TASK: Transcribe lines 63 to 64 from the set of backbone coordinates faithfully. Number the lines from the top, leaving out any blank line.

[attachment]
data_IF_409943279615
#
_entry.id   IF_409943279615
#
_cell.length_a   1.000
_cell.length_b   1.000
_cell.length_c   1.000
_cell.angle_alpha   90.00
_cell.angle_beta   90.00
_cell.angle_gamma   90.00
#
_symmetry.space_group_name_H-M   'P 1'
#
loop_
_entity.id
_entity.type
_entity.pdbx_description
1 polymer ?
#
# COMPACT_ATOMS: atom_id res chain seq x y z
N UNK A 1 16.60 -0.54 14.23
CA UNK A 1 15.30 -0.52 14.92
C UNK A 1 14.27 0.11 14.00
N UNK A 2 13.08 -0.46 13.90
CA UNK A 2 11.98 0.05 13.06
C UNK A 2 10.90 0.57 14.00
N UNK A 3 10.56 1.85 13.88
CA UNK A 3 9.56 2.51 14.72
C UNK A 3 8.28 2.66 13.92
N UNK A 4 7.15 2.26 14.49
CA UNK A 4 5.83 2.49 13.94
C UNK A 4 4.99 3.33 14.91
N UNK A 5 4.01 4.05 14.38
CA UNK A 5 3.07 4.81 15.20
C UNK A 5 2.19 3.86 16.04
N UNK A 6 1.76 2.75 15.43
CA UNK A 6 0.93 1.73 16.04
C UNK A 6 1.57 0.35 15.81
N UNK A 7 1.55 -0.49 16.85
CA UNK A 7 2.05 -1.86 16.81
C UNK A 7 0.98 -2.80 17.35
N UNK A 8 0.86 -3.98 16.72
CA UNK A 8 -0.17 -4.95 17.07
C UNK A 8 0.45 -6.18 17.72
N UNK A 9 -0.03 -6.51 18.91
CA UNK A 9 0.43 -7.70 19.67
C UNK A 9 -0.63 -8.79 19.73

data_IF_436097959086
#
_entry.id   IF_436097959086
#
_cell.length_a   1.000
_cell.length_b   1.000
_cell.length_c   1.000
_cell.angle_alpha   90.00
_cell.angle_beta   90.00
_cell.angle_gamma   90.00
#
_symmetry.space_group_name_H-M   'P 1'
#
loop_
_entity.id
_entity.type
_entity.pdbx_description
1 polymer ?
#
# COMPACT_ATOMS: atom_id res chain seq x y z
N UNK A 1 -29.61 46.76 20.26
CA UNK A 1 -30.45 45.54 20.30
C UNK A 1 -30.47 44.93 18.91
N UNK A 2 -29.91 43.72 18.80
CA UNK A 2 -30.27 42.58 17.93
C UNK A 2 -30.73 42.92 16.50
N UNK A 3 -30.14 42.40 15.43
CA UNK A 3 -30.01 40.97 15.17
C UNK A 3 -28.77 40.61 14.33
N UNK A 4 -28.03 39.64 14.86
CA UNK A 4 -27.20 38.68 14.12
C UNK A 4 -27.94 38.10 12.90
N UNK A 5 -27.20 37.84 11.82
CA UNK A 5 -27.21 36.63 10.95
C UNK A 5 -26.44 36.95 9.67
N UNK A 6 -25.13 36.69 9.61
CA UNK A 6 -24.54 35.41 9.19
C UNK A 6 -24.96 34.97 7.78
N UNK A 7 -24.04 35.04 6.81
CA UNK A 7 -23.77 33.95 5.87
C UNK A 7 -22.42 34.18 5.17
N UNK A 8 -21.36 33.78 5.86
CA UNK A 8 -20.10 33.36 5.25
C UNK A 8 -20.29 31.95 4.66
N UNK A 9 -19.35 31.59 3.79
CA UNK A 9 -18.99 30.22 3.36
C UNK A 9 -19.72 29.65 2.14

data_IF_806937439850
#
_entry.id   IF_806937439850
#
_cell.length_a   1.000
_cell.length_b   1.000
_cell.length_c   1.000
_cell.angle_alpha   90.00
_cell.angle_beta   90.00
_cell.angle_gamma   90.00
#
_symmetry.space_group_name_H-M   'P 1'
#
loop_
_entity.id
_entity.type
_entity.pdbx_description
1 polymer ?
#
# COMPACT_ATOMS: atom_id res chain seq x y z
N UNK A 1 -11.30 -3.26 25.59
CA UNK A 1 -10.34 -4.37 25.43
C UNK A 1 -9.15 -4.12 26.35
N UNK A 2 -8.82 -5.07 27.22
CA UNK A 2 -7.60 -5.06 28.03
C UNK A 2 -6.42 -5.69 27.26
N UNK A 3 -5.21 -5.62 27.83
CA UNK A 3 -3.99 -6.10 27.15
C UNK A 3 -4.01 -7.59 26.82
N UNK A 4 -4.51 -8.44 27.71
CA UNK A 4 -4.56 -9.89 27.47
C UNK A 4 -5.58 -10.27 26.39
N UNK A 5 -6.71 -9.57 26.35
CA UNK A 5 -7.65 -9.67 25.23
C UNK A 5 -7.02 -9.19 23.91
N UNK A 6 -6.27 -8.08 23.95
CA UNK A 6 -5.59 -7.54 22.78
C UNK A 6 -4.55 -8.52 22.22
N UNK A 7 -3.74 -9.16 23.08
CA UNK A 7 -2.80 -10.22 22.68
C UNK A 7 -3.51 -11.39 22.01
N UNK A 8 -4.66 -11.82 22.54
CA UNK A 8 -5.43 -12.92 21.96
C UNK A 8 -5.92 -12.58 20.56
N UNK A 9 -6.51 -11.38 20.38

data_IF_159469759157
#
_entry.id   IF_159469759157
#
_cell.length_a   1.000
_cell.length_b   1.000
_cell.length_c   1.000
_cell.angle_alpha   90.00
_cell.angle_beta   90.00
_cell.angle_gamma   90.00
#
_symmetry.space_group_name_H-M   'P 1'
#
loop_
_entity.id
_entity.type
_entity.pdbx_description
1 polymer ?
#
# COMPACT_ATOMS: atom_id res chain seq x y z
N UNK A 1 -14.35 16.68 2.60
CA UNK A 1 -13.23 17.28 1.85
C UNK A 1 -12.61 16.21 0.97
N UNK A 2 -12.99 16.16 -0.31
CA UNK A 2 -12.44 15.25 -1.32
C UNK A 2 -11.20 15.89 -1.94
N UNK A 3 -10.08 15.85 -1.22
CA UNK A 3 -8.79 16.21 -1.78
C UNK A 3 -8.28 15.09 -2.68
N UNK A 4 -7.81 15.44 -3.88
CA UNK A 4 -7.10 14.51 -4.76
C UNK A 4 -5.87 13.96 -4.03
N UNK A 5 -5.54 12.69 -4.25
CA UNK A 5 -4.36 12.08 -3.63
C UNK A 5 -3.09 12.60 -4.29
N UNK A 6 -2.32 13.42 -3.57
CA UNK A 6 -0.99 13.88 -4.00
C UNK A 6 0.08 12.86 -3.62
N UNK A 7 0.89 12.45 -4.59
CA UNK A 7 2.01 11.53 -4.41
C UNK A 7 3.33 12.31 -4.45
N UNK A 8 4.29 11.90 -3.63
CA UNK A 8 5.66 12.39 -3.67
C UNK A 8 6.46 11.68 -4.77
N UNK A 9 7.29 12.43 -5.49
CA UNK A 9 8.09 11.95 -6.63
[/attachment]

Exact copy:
_entity.type
_entity.pdbx_description